Ectodermal dysplasia (ED) is a skin disease in which affected puppies have extremely thin and fragile skin that peels off even when touched lightly. Puppies with this condition are usually euthanised immediately after birth.
The disease occurs in Chesapeake Bay Retrievers. It is inherited in an autosomal recessive manner.
Synonym: Skin fragility syndrome
Exercise-induced collapse (EIC) is a neuromuscular disorder characterised by exercise intolerance in otherwise healthy dogs. The first signs begin within 2 minutes of strenuous exercise. Affected dogs then show a wobbly gait with weakness of the hind legs, coordination difficulties and general weakness. The cause is the malformation of dynamin 1 (DNM1), a neurotransmitter.
The hereditary disease occurs in the Labrador Retriever and other Retriever breeds. The inheritance is autosomal recessive.
Three base colours occur in the horse: Chestnut (reddish), Black and Bay (Brown).The base colour is determined by the combination of the Extension locus (E) and Agouti locus (A).
The Extension locus (E) controls the production of the black pigment 'eumelanin' in the melanocytes.
If the gene is altered and non-functional (ee), the black pigment cannot be produced and the horse has a chestnut coat colour. Horses with one or two intact copies of the extension gene (EE, Ee) are either bay or black (depending on the Agouti gene).
The base colour of the dog is determined by the interaction of the the E locus (Extension), A locus (Agouti) and the K locus (BlacK). The alleles of these loci determine if and where the pigment eumelanin (black colour) and the pigment phaeomelanin (red colour) can be produced and how these two are distributed over the body.
The E locus has different alleles which determine whether and where the dark pigment eumelanin can be produced. If eumelanin cannot be produced, the dogs show a light sometimes reddish colouring, because only the red/light pigment phaeomelanin is produced.
Factor IX deficiency or haemophilia B (F9 deficiency) is a blood coagulation disorder. Factor 9 is a glycoprotein and plays an important role in the signalling cascade of blood clotting. When the disease occurs, there is a deficiency of factor 9, which causes the affected animals to show symptoms such as intense and prolonged bleeding when injured (e.g. also after surgery).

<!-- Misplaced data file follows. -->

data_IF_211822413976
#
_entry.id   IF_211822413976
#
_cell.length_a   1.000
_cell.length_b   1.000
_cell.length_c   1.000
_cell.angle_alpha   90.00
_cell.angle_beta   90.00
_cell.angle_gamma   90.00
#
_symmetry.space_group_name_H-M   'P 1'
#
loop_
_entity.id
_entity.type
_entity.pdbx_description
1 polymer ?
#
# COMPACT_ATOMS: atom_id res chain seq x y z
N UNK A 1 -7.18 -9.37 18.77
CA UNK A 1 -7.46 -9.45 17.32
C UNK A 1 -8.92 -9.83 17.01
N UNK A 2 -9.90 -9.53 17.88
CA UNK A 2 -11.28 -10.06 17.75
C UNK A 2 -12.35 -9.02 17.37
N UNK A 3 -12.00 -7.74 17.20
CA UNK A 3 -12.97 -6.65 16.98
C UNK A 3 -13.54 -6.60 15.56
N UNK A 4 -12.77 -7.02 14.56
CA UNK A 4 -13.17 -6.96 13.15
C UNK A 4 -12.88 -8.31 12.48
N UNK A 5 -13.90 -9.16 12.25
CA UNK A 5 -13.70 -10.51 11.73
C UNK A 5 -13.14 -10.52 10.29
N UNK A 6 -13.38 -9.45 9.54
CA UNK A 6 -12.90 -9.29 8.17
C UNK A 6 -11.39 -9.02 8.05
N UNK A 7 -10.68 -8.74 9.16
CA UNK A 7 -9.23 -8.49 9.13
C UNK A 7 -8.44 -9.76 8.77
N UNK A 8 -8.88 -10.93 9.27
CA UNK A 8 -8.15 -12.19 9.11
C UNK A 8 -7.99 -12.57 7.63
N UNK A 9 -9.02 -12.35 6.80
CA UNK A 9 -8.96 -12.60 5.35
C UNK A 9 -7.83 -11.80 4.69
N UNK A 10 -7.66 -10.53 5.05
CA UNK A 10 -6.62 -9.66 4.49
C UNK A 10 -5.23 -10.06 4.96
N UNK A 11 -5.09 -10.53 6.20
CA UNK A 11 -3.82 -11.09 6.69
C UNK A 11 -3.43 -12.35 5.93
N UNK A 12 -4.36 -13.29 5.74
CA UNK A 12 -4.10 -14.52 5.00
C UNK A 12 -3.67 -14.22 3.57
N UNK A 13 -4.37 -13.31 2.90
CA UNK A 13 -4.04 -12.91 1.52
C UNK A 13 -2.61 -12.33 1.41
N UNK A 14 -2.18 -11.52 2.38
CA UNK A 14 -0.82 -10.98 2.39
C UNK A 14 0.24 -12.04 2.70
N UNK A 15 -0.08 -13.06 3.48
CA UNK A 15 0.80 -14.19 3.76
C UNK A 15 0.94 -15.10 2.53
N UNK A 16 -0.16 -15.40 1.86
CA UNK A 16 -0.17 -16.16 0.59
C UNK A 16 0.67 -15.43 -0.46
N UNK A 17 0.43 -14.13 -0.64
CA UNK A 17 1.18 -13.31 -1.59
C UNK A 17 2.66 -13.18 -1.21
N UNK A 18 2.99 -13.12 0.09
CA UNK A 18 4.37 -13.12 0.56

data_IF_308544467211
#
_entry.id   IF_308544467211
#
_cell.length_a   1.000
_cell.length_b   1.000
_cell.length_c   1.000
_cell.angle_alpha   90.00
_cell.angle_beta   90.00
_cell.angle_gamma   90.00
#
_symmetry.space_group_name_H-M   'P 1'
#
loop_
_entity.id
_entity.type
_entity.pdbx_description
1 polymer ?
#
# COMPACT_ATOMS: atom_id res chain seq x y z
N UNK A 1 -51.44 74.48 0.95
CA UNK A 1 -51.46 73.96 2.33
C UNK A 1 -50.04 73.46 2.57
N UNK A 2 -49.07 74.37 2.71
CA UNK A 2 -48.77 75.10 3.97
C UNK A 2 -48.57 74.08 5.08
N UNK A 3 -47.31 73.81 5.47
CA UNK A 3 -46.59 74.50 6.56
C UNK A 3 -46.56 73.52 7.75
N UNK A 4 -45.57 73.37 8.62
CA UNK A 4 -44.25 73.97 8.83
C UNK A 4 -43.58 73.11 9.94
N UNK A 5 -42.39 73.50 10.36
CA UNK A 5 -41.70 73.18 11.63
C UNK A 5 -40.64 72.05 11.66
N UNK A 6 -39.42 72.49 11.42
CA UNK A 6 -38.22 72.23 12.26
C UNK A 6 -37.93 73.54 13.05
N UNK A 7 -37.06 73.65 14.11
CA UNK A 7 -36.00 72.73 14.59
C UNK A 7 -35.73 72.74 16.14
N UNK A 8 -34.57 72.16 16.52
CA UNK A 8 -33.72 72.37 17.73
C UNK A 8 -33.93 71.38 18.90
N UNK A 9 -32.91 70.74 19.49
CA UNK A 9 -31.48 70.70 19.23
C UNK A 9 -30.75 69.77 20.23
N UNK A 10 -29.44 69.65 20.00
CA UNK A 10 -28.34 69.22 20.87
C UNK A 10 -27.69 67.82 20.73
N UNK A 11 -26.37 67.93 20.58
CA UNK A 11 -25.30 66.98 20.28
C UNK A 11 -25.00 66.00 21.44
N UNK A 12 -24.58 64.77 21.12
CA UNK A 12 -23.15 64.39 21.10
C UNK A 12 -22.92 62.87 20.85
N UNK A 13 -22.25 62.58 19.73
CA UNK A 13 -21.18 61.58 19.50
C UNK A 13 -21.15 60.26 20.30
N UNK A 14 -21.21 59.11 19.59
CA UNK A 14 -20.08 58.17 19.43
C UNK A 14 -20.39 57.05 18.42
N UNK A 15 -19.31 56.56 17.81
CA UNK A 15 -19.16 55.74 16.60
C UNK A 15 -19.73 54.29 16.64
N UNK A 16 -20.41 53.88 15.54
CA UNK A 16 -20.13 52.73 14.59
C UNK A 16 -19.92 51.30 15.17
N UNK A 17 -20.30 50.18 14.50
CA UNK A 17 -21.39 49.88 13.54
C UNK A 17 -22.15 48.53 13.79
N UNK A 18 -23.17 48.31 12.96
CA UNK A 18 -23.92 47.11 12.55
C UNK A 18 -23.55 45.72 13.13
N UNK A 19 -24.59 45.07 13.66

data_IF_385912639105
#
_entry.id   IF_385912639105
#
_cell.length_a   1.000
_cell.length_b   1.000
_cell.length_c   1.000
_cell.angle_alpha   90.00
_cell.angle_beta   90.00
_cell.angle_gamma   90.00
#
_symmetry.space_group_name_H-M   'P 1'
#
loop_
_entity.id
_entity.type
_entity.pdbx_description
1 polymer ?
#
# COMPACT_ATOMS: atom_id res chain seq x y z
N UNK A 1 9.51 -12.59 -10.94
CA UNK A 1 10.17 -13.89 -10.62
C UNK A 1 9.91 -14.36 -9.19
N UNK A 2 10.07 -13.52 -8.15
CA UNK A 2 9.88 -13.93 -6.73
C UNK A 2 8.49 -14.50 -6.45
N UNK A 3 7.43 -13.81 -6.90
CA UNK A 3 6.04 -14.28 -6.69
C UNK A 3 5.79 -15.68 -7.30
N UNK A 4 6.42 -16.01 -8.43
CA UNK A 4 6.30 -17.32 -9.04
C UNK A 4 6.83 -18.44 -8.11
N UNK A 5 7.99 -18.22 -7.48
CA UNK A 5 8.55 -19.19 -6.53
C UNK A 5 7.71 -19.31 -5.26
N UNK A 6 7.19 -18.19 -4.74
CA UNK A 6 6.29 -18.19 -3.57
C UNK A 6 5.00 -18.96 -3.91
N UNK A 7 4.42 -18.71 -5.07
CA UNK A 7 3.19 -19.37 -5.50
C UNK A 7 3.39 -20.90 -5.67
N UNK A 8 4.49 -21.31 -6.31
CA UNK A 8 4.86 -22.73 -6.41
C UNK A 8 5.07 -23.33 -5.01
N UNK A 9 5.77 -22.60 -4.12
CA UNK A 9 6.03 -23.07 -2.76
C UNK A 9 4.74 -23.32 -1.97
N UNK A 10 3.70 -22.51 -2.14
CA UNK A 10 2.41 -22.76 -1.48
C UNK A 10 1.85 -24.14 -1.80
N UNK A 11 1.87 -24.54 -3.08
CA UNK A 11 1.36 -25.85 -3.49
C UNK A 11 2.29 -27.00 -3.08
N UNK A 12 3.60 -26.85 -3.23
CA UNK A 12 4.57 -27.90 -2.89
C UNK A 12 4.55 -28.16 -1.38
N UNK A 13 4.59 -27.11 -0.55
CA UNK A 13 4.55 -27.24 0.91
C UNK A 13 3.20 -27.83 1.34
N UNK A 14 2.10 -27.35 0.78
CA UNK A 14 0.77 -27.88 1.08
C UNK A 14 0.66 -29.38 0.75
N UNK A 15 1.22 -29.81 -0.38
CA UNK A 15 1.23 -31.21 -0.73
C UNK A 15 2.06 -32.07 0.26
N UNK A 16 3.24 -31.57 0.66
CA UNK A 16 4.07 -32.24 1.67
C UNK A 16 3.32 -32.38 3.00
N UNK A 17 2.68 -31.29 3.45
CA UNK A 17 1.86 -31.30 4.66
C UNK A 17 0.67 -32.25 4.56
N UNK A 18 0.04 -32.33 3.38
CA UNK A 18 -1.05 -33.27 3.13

This genetic variant of the disease occurs in the Rhodesian Ridgeback. Other genetic variants are known in Airedale Terriers, Cairn Terriers, Hovawarts and Labrador Retrievers. The disease is inherited in an X-linked recessive manner.
Synonym: Christmas disease
Welche Fellfarbe ein Pferd hat, wird schon während der Entwicklung des Embryos im Mutterleib festgelegt. Die Anweisungen dafür liegen in den Genen verschlüsselt. Die Fellfarbe wird von vielen Genen bestimmt, die sich gegenseitig beeinflussen. Aktuell sind 11 verschiedene Gene bekannt. Diese Gene sind in verschiedenen Entwicklungsstadien aktiv und lösen unterschiedliche Aktionen aus. Abweichungen hiervon, führen zu der Vielfalt in den Fellfarben, die wir heute kennen.
With Frame Overo Spotting, the horse has a distinct, horizontal orientation of white patches and a coloured back. The pattern is very variable in appearance, sometimes with very little or no white. Often there is a blaze with more white in the forehead region. Blue eyes and a coloured upper lip are also possible. The term "frame" indicates that the white patches usually do not exceed the back when viewed from the side.
Horses with one copy (O/n) show the spotting. Horses with two copies of the mutation (O/O) are affected by OLWS (Overo Lethal White Syndrome) and die within a few days after birth due to constipation colic.